One major tax planning strategy for hedge funds is to use carried interest from a hedge fund to the general partners for performance fees paid to hedge fund managers. A newer tax strategy many funds are using is to enter the reinsurance business with a company based in Bermuda. These two methods allow hedge funds to reduce their tax liabilities substantially. In this article, we look at how both strategies work, along with how hedge funds are compensated.

Key Takeaways

  • Hedge funds are alternative investments that are available to accredited investors on the private market.
  • Managers are compensated through a flat 2% management fee and a 20% performance fee.
  • Hedge funds have been able to avoid taxation by using carried interest, which allows funds to be treated as partnerships.
  • Funds are also able to avoid paying taxes by sending profits to reinsurers offshore to Bermuda, where they grow tax-free and are later reinvested back in the fund.

What Is a Hedge Fund?

A hedge fund is an alternative investment class that try to earn active returns for their investors by taking advantage of different market opportunities. They are often set up as private investment partnerships. Because of their large minimum investment requirements, they are usually cut off to the average investor. Instead, they cater to accredited investors—those who have a high net worth, high income, and whose asset size is fairly large. Hedge funds are generally considered illiquid, which means investors need to have a long-term horizon and can't capitalize on short-term gains.

Compensation Structures

Most hedge funds are managed under the two and twenty compensation structure or some other variation. This structure normally comprises of a management fee and a performance fee. These fees depend on and can vary between funds.

The hedge fund manager charges a flat 2% fee management fee based on the value of the total amount of assets in the fund. These management fees cover the operating costs for the fund including trading costs.

The performance fee is a percentage of the profits realized under the hedge fund's management. The most common performance fee is 20% of profits. This number may be higher or lower depending on the individual fund. Many funds also utilize high-water marks to ensure the manager is not paid for subpar performance.

Carried Interest

Many hedge funds are structured to take advantage of carried interest. Under this structure, a fund is treated as a partnership. The founders and fund managers are considered general partners, while the investors are referred to as limited partners. The founders also own the management company that runs the hedge fund. The managers earn the 20% performance fee of the carried interest as the general partner of the fund.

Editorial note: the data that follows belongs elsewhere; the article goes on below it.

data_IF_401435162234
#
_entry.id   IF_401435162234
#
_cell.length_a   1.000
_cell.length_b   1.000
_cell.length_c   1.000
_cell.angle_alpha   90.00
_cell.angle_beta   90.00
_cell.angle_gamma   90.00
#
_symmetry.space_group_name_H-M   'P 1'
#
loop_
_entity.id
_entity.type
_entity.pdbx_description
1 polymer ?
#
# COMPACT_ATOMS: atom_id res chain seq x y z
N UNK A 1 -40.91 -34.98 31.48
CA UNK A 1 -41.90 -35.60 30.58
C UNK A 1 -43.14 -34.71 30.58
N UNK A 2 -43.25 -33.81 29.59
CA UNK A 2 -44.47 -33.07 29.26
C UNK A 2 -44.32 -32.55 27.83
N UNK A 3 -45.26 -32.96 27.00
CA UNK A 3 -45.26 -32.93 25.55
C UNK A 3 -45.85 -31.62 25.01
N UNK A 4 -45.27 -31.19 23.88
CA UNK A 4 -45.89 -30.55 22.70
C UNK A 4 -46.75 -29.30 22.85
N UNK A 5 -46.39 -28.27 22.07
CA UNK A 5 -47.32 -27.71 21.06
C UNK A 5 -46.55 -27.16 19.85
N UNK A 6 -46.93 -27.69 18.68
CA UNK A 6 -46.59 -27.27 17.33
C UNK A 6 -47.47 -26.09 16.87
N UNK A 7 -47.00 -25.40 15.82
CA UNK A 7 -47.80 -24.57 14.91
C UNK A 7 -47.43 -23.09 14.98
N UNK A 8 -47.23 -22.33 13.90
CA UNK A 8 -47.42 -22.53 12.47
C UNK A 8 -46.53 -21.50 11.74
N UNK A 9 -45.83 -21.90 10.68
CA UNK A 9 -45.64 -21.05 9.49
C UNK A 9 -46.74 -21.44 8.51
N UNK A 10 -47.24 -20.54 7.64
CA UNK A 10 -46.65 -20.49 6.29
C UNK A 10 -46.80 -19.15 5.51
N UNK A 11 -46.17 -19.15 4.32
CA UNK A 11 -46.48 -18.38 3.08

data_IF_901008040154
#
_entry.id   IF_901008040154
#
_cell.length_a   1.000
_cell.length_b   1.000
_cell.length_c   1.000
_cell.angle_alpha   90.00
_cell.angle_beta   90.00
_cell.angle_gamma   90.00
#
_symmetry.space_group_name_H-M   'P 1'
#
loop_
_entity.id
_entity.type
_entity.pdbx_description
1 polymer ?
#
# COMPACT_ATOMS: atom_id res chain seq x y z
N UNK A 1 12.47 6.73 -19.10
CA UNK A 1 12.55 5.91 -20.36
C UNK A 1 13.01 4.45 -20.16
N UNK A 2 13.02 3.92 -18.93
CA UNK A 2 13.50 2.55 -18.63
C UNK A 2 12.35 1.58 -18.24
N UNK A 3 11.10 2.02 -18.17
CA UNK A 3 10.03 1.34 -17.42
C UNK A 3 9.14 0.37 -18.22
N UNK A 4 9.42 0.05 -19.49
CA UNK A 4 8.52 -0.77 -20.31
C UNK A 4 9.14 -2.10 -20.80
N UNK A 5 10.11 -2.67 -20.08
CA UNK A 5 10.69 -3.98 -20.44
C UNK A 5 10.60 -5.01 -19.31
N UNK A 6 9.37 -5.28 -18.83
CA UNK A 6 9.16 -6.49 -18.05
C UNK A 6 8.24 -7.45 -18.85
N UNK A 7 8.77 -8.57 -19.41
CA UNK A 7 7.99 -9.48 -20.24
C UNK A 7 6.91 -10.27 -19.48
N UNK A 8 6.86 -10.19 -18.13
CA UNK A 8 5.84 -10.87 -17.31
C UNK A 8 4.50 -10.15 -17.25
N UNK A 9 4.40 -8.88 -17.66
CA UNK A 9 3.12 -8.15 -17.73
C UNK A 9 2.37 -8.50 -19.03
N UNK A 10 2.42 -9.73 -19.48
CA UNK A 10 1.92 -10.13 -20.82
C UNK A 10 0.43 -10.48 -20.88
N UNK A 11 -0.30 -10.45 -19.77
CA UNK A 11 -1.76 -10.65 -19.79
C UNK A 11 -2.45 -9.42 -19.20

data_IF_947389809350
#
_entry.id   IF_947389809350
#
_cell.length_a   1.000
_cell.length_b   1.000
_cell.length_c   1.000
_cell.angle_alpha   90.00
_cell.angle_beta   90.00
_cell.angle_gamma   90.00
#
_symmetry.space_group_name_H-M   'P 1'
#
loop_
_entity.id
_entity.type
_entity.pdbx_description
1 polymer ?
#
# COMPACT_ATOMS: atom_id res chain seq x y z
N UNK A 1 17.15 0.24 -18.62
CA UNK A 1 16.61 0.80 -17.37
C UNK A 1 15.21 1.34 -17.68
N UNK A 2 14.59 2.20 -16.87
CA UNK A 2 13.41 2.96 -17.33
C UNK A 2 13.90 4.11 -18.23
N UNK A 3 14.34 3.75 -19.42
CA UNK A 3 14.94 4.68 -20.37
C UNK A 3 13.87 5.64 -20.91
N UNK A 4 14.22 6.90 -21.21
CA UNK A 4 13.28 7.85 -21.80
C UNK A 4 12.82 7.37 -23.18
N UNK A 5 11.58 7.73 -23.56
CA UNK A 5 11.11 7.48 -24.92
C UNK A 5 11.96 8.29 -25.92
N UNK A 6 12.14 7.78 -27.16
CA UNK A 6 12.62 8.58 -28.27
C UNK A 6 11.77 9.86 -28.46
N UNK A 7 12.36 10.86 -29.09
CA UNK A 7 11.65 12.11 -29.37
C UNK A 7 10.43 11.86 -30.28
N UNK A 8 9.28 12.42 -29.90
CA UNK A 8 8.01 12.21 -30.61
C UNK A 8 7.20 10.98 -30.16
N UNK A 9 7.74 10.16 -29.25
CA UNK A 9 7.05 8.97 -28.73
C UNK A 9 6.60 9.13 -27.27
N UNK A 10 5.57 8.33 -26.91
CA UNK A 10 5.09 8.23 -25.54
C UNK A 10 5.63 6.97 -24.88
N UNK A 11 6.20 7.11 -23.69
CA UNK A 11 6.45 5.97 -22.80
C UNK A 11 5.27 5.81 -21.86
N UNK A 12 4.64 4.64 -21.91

Hedge fund managers are compensated with this carried interest. The income they receive from the fund is taxed as a return on investment as opposed to a salary or compensation for services rendered. The incentive fee is taxed at the long-term capital gains rate of 23.8%—20% on net capital gains and another 3.8% for the net income tax on investments—as opposed to ordinary income tax rates, where the top rate is 37%. This represents significant tax savings for hedge fund managers.

This business arrangement has its critics, who say that the structure is a loophole that allows hedge funds to avoid paying taxes. The Trump administration's Tax Cuts and Jobs Act made some changes to the carried interest rule. Under the law, funds must hold assets for more than three years for gains to be considered long-term. Any gains held for less than three years are considered to be short-term, and are taxed at a rate of 40.8%. But this change rarely applies to most hedge funds, which generally hold assets for more than five years.

Under the Tax Cuts and Jobs Act, funds must hold assets for longer than three years or face taxation.

Bermuda Reinsurance Business

Many prominent hedge funds use the reinsurance businesses in Bermuda to reduce their tax liabilities. Bermuda does not charge a corporate income tax, so hedge funds set up their own reinsurance companies in Bermuda. Remember, a reinsurance company is a type of insurer that provides protection to insurance companies. They handle risks that are considered to be too large for insurance companies to take on on their own. Therefore, insurance companies can share the risk with reinsurers, and keep less capital on the books to cover any potential losses.

Hedge funds send money to the reinsurance companies in Bermuda. These reinsurers, in turn, invest those funds back into the hedge funds. Any profits from the hedge funds go to the reinsurers in Bermuda, where they owe no corporate income tax. The profits from the hedge fund investments grow without any tax liability. Taxes are only owed once the investors sell their stakes in the reinsurers.

The business in Bermuda must be an insurance business. Any other type of business would likely incur penalties from the Internal Revenue Service (IRS) in the United States for passive foreign investment companies. The IRS defines insurance as an active business. To qualify as an active business, the reinsurance company cannot have a pool of capital much larger than what it needs to back the insurance it sells. Although many reinsurance companies do engage in business, it appears to be fairly minor when compared to the pool of money from the hedge fund used to form the companies.